What is liability insurance?
If someone is injured while visiting your business premises or a customer is hurt by a product your business sells, you can be held responsible. That is the risk that liability insurance covers.
Along with health insurance and workers’ compensation insurance, liability insurance is one of the most important insurance concerns small businesses face. Liability insurance, also called commercial general liability (CGL), covers the following:
- Bodily injury
- Damage to others’ property
- Personal injury, including slander and libel
- False or misleading advertising
CGL coverage pays for the injured party’s medical expenses.
It excludes you and your employees, who are covered by workers’ compensation insurance. Note: Even trespassers can sue you if they fall and get hurt on your business premises.
What is not covered?
Standard liability insurance does not protect a business against:
- Claims from sexual harassment, wrongful termination of employees, failure to employ or promote, or race and gender lawsuits. These and other employee-related claims are covered by employment practices liability coverage.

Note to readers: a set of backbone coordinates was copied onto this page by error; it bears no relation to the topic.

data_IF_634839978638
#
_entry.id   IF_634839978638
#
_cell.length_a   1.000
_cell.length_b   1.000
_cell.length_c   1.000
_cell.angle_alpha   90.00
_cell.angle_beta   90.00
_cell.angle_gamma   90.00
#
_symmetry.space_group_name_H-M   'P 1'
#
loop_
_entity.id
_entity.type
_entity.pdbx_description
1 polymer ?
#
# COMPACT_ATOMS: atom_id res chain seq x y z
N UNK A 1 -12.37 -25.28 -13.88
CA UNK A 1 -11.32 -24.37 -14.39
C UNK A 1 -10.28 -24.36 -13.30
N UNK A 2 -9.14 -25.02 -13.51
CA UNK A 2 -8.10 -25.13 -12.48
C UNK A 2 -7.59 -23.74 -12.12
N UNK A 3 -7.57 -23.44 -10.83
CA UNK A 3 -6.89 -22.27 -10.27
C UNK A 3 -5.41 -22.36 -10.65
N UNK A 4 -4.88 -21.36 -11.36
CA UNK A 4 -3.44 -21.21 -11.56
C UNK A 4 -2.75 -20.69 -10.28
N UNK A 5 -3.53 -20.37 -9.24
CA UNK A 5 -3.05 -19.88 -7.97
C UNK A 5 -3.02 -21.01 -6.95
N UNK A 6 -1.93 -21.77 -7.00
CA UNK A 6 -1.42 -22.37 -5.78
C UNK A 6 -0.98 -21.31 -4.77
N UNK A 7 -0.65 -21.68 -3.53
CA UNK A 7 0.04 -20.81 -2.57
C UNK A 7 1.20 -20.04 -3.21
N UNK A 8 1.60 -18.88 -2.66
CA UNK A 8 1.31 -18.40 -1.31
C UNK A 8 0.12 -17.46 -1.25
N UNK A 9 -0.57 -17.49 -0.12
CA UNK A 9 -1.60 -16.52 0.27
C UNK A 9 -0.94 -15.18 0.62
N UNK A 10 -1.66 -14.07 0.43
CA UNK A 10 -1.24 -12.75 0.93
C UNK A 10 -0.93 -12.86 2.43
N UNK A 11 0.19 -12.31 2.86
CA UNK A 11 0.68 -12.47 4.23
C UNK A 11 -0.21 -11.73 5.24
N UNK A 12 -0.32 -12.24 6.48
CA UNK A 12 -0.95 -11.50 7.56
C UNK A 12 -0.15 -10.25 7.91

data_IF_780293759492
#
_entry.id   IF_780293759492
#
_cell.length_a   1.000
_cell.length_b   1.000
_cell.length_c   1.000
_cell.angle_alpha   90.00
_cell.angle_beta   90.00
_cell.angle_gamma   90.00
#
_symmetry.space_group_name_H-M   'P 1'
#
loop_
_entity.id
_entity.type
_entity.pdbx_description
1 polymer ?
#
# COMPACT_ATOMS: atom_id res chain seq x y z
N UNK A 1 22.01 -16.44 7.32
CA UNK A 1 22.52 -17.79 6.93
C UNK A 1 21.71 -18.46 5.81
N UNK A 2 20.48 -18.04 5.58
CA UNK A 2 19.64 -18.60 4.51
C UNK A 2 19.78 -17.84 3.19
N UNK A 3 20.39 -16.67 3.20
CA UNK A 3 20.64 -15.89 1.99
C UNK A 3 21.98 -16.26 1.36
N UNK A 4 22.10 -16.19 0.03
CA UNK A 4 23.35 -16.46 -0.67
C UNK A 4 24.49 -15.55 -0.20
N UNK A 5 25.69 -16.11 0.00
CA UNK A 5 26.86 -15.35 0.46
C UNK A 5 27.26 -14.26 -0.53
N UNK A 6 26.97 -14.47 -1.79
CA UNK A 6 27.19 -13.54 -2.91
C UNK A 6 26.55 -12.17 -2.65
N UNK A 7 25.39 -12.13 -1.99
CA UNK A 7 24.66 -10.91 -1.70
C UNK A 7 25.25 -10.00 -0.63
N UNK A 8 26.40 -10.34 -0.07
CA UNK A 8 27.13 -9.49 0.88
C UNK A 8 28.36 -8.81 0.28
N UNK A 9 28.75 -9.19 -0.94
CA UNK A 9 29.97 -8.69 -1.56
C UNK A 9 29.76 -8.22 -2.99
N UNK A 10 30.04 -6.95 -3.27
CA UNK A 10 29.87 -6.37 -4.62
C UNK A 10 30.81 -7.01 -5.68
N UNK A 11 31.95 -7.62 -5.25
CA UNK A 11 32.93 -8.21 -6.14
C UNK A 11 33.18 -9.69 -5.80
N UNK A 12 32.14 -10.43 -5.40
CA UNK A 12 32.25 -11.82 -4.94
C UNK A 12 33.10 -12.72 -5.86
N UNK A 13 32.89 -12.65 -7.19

- Claims related to operating an automobile or truck. You will need an auto insurance policy for this.
- Claims related to wrongful practices by professional service providers (e.g., health care providers, lawyers, and consultants). You will need professional liability insurance, also known as errors and omissions insurance, for this.
- Claims related to workers’ compensation insurance. Workers’ compensation insurance protects a business owner from
claims by employees who suffer a work-related injury or illness.
What other types of liability insurance should I know about?
- An umbrella liability policy provides extra protection above standard policy limits. Umbrella policy coverage limits typically range from $1 million to $5 million and are appropriate for business owners who have large assets or may be especially vulnerable to lawsuits.
- Crime insurance protects businesses from theft and malicious damage, such as employee embezzlement.
- “E-insurance,” or Internet business insurance, covers Web-based businesses for damages caused by computer hackers and viruses.